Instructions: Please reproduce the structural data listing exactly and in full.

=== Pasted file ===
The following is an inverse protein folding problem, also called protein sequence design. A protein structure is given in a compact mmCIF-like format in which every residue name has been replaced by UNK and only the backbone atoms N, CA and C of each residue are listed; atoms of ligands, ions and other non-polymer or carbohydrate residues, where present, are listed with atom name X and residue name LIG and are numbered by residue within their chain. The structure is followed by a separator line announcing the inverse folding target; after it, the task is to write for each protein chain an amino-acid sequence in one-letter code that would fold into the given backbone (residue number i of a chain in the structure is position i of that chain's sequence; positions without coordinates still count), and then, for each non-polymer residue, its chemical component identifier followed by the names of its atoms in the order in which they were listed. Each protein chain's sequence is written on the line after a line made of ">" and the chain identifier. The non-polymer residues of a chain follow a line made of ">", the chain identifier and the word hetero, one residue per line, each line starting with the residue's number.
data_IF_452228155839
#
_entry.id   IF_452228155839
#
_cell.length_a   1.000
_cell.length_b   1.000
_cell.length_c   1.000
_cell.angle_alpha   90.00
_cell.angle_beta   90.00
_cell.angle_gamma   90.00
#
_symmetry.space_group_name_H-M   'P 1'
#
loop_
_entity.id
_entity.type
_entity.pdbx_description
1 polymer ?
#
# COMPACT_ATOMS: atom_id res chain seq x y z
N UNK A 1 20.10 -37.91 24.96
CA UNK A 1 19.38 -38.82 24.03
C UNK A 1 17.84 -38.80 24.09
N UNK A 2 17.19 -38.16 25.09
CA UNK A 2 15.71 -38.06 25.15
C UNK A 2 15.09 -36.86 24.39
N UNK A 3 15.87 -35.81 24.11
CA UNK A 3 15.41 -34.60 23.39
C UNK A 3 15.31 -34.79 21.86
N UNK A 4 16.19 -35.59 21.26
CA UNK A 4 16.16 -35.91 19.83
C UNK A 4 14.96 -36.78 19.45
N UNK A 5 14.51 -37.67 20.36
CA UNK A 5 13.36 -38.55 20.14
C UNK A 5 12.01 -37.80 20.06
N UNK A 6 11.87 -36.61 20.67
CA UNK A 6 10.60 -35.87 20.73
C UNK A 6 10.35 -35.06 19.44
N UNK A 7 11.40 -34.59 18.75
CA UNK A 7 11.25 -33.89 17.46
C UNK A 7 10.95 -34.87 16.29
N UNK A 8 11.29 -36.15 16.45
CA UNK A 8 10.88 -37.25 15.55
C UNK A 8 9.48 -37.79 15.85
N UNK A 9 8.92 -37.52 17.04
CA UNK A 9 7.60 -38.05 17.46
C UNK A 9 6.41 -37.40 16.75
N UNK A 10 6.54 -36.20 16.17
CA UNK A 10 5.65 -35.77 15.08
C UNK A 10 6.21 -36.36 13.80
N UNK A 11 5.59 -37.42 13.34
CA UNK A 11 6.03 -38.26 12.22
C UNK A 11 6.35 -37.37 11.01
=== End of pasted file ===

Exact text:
The following is an inverse protein folding problem, also called protein sequence design. A protein structure is given in a compact mmCIF-like format in which every residue name has been replaced by UNK and only the backbone atoms N, CA and C of each residue are listed; atoms of ligands, ions and other non-polymer or carbohydrate residues, where present, are listed with atom name X and residue name LIG and are numbered by residue within their chain. The structure is followed by a separator line announcing the inverse folding target; after it, the task is to write for each protein chain an amino-acid sequence in one-letter code that would fold into the given backbone (residue number i of a chain in the structure is position i of that chain's sequence; positions without coordinates still count), and then, for each non-polymer residue, its chemical component identifier followed by the names of its atoms in the order in which they were listed. Each protein chain's sequence is written on the line after a line made of ">" and the chain identifier. The non-polymer residues of a chain follow a line made of ">", the chain identifier and the word hetero, one residue per line, each line starting with the residue's number.
data_IF_452228155839
#
_entry.id   IF_452228155839
#
_cell.length_a   1.000
_cell.length_b   1.000
_cell.length_c   1.000
_cell.angle_alpha   90.00
_cell.angle_beta   90.00
_cell.angle_gamma   90.00
#
_symmetry.space_group_name_H-M   'P 1'
#
loop_
_entity.id
_entity.type
_entity.pdbx_description
1 polymer ?
#
# COMPACT_ATOMS: atom_id res chain seq x y z
N UNK A 1 20.10 -37.91 24.96
CA UNK A 1 19.38 -38.82 24.03
C UNK A 1 17.84 -38.80 24.09
N UNK A 2 17.19 -38.16 25.09
CA UNK A 2 15.71 -38.06 25.15
C UNK A 2 15.09 -36.86 24.39
N UNK A 3 15.87 -35.81 24.11
CA UNK A 3 15.41 -34.60 23.39
C UNK A 3 15.31 -34.79 21.86
N UNK A 4 16.19 -35.59 21.26
CA UNK A 4 16.16 -35.91 19.83
C UNK A 4 14.96 -36.78 19.45
N UNK A 5 14.51 -37.67 20.36
CA UNK A 5 13.36 -38.55 20.14
C UNK A 5 12.01 -37.80 20.06
N UNK A 6 11.87 -36.61 20.67
CA UNK A 6 10.60 -35.87 20.73
C UNK A 6 10.35 -35.06 19.44
N UNK A 7 11.40 -34.59 18.75
CA UNK A 7 11.25 -33.89 17.46
C UNK A 7 10.95 -34.87 16.29
N UNK A 8 11.29 -36.15 16.45
CA UNK A 8 10.88 -37.25 15.55
C UNK A 8 9.48 -37.79 15.85
N UNK A 9 8.92 -37.52 17.04
CA UNK A 9 7.60 -38.05 17.46
C UNK A 9 6.41 -37.40 16.75
N UNK A 10 6.54 -36.20 16.17
CA UNK A 10 5.65 -35.77 15.08
C UNK A 10 6.21 -36.36 13.80
N UNK A 11 5.59 -37.42 13.34
CA UNK A 11 6.03 -38.26 12.22
C UNK A 11 6.35 -37.37 11.01